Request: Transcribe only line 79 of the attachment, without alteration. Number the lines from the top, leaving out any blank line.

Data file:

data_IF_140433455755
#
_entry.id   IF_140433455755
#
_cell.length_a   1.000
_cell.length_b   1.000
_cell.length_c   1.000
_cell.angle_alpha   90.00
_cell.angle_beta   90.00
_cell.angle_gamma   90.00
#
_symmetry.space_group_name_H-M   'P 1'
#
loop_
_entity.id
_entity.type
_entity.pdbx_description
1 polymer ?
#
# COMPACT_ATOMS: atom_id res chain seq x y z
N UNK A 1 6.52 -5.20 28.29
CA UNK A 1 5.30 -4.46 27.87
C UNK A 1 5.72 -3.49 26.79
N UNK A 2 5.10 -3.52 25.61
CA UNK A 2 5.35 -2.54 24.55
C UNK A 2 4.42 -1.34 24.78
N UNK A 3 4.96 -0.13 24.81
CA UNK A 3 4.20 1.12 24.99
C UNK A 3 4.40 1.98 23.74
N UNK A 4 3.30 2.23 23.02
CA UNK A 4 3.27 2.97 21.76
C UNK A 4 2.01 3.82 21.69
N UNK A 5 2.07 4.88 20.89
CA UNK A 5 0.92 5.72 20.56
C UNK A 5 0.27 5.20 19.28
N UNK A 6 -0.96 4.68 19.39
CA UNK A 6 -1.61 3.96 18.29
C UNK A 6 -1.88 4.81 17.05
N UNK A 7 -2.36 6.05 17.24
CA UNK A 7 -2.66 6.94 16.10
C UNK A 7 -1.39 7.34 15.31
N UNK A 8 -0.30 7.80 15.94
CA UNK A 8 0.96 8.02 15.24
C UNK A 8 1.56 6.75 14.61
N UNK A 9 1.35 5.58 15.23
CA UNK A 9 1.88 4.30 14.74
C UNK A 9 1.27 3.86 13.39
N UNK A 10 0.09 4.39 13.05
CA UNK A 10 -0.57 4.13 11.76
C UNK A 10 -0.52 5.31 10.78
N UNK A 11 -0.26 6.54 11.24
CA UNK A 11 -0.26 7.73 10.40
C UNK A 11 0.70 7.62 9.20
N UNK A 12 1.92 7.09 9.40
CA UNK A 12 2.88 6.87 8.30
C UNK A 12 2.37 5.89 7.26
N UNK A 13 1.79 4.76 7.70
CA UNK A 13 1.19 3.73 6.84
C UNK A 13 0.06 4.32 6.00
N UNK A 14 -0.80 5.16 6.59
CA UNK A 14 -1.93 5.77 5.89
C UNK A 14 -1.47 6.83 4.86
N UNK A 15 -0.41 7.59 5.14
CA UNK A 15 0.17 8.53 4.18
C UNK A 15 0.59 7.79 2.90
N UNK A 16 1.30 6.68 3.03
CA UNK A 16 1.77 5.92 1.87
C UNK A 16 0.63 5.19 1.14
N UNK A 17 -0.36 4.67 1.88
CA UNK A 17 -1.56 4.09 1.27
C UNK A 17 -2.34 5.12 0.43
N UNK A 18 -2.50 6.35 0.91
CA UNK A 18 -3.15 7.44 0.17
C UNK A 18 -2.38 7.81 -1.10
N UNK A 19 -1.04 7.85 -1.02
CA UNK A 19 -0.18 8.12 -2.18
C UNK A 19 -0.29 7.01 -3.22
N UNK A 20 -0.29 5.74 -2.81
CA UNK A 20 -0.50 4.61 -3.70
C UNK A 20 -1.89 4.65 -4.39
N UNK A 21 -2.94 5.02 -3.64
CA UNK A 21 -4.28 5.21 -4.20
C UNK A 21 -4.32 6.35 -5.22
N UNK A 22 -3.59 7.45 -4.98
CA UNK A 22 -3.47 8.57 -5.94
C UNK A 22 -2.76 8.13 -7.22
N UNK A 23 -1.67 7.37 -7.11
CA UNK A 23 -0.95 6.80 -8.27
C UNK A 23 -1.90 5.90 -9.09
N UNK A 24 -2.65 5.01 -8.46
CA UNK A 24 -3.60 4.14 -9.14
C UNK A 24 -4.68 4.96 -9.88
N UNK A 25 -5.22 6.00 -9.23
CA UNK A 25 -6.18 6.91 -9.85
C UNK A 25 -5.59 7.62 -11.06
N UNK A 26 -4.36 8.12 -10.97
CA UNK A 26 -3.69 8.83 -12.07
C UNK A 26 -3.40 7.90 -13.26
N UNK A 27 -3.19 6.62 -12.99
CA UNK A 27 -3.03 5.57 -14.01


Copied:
CA UNK A 20 -0.50 4.61 -3.70